His many awards include two Grand Prix International de l’Academie Charles Cros Awards, the Sibelius Medal in 1978, and honorary doctorates from Aberdeen, Glasgow, Newcastle, Stirling, York and the Open universities. He was made a Commander of the Order of the British Empire (CBE) in 1967, was created a Knight Bachelor in 1977 and became president of the Royal Scottish Academy of Music and Drama, where in his memory, the Alexander Gibson School of Opera was opened in 1998. It is the first purpose-built opera school in Great Britain.

Gibson had a particular affinity for Scandinavian music, particularly Jean Sibelius, whose work he recorded several times, and Carl Nielsen. He was awarded Finland's Sibelius Medal in recognition of his distinguished service to the composer's music. He was strongly committed to contemporary music and in 1961 he founded a new music festival in Glasgow originally called Musica Viva, later Musica Nova Festival, Glasgow. Among the many important premieres he conducted there was the first British performance of Gruppen by Karlheinz Stockhausen, in 1961. He was also a constant advocate of new music by Scottish composers. In the opera house he was regarded as a particularly fine interpreter of Mozart and Wagner, conducting the complete Ring des Nibelungen with Scottish Opera in 1971. He was equally at home in the Italian repertoire. In 1969 he conducted a memorable Scottish Opera production of Les Troyens by Berlioz – the first ever complete performance of both parts of the opera in one evening.

Gibson was the recipient of the 1970 St Mungo Prize, awarded to the individual who has done most in the previous three years to improve and promote the city of Glasgow. [3]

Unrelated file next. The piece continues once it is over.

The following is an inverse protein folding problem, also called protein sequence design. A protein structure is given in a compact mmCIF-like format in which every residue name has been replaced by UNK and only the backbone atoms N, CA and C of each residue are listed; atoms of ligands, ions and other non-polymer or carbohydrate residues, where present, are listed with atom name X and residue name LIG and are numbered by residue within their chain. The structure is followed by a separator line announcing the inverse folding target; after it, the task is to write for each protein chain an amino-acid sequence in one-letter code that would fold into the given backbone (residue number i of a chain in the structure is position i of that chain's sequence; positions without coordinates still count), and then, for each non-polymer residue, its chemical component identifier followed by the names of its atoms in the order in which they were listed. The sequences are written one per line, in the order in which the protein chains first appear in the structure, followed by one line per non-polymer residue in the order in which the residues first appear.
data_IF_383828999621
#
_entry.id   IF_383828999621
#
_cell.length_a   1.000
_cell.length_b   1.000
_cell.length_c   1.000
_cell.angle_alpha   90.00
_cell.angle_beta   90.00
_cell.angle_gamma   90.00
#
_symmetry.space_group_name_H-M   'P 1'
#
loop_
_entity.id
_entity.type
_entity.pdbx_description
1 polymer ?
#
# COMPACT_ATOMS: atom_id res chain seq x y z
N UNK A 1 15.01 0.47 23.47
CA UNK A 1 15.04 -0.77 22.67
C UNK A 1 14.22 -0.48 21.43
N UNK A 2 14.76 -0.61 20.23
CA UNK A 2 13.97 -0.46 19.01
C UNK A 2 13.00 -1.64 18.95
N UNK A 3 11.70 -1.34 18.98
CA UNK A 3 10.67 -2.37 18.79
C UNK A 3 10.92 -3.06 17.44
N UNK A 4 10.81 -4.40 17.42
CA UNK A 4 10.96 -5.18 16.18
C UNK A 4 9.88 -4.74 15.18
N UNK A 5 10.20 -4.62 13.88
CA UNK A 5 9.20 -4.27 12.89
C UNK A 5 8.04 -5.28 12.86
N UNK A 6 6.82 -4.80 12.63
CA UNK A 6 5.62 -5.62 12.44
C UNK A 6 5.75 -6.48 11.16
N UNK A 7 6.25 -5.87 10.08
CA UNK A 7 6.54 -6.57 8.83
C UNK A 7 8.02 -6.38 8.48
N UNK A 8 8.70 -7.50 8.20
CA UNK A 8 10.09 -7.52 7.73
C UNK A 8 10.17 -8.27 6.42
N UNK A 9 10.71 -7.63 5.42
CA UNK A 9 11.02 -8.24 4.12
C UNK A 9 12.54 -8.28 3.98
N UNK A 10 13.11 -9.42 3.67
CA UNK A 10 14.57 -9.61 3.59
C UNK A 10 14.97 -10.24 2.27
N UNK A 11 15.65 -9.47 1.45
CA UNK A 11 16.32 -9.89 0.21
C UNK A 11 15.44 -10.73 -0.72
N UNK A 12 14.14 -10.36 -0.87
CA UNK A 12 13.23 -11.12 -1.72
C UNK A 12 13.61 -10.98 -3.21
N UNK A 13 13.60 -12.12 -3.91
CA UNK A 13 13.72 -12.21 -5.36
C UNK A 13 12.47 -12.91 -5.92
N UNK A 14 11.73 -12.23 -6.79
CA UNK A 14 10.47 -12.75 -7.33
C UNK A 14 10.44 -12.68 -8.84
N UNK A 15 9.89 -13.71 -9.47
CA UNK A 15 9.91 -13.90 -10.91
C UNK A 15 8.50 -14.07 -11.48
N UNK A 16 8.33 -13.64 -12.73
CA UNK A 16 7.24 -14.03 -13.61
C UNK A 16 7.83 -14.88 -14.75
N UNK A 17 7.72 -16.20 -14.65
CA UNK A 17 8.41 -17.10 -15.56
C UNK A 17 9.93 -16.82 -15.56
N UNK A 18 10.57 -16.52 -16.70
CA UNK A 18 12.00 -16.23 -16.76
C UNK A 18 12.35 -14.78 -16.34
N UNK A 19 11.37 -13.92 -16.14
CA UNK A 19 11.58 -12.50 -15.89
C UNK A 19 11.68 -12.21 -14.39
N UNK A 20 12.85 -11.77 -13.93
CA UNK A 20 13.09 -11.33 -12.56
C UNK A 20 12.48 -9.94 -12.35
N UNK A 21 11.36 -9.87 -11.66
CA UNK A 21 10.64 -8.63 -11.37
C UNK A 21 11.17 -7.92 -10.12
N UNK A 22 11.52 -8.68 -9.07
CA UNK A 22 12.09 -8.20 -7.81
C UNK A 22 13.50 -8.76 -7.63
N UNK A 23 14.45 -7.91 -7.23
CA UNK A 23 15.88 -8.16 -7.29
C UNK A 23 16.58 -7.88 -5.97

Sir Alexander Gibson died in December 1995 from complications following a heart attack. He was 68. He was survived by his wife Veronica and their four children.


Sir Alexander Gibson's mission was to make classical music and opera accessible to all, and throughout his career he devotedly encouraged musicians and singers to rise to the very best of their abilities. His discography is detailed in the biography of him by Conrad Wilson, as are the numerous premieres, concert works and operas he conducted. In the Theatre Royal, Glasgow there is a lofty portrait of him in the orchestra pit perched on a stool, painted by David Donaldson, the Queen's Limner in Scotland, and a bust of him as conductor by the sculptor Archie Forrest. A street in his home town of Motherwell, is named Alexander Gibson Way in his honour.


  1. Biographical Index of Former Fellows of the Royal Society of Edinburgh 1783–2002 (PDF). The Royal Society of Edinburgh. July 2006. ISBN   0-902-198-84-X.
  2. Magnusson, Magnus (1963), The Opera Makers, in New Saltire No. 8, June 1963, New Saltire Ltd., Edinburgh, pp. 5 - 18
  3. "AP Somervillen". A P Somerville. The Glasgow Story. Retrieved 5 August 2017.
Cultural offices
Preceded by Music Director, Sadler's Wells
Succeeded by
Preceded by
Music Director, Scottish Opera
Succeeded by